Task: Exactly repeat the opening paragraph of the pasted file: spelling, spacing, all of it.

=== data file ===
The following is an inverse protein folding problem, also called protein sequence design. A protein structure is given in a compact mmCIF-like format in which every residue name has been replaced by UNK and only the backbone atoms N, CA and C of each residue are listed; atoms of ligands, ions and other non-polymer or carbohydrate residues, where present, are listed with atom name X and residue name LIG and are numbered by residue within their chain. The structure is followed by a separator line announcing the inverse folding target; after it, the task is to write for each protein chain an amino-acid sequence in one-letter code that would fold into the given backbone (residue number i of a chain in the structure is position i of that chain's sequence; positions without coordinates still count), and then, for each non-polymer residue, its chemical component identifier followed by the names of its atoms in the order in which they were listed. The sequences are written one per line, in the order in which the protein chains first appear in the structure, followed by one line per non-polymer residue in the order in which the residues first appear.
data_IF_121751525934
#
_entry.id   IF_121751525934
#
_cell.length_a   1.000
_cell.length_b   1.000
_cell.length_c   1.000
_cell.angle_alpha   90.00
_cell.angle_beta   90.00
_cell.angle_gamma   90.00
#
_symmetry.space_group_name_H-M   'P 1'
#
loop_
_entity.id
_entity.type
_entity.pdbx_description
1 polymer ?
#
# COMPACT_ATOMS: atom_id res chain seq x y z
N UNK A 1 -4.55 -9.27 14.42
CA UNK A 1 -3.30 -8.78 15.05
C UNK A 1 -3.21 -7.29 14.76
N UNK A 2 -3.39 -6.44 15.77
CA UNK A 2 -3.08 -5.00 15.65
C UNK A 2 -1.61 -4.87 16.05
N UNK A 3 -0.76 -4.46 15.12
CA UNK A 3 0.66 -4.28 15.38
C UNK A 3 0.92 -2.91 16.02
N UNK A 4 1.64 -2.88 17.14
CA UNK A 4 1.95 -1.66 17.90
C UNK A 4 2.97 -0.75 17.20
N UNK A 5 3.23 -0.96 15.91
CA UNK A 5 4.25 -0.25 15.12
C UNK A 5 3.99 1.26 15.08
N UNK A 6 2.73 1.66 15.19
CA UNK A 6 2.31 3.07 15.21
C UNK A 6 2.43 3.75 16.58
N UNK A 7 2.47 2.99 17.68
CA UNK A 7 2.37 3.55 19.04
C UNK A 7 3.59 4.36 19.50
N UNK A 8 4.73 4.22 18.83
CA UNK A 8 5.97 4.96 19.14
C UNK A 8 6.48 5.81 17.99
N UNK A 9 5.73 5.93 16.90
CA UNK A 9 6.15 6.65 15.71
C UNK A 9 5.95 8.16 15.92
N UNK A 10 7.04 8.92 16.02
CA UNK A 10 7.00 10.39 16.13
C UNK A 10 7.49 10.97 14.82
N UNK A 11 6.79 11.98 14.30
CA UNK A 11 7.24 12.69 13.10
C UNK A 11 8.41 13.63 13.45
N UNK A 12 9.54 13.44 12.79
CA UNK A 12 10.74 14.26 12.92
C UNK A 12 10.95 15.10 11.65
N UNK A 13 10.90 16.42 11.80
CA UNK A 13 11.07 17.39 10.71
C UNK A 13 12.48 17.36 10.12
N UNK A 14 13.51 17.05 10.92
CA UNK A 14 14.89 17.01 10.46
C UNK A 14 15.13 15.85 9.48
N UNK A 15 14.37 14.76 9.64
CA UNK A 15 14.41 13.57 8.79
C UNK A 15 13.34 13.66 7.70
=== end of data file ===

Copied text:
The following is an inverse protein folding problem, also called protein sequence design. A protein structure is given in a compact mmCIF-like format in which every residue name has been replaced by UNK and only the backbone atoms N, CA and C of each residue are listed; atoms of ligands, ions and other non-polymer or carbohydrate residues, where present, are listed with atom name X and residue name LIG and are numbered by residue within their chain. The structure is followed by a separator line announcing the inverse folding target; after it, the task is to write for each protein chain an amino-acid sequence in one-letter code that would fold into the given backbone (residue number i of a chain in the structure is position i of that chain's sequence; positions without coordinates still count), and then, for each non-polymer residue, its chemical component identifier followed by the names of its atoms in the order in which they were listed. The sequences are written one per line, in the order in which the protein chains first appear in the structure, followed by one line per non-polymer residue in the order in which the residues first appear.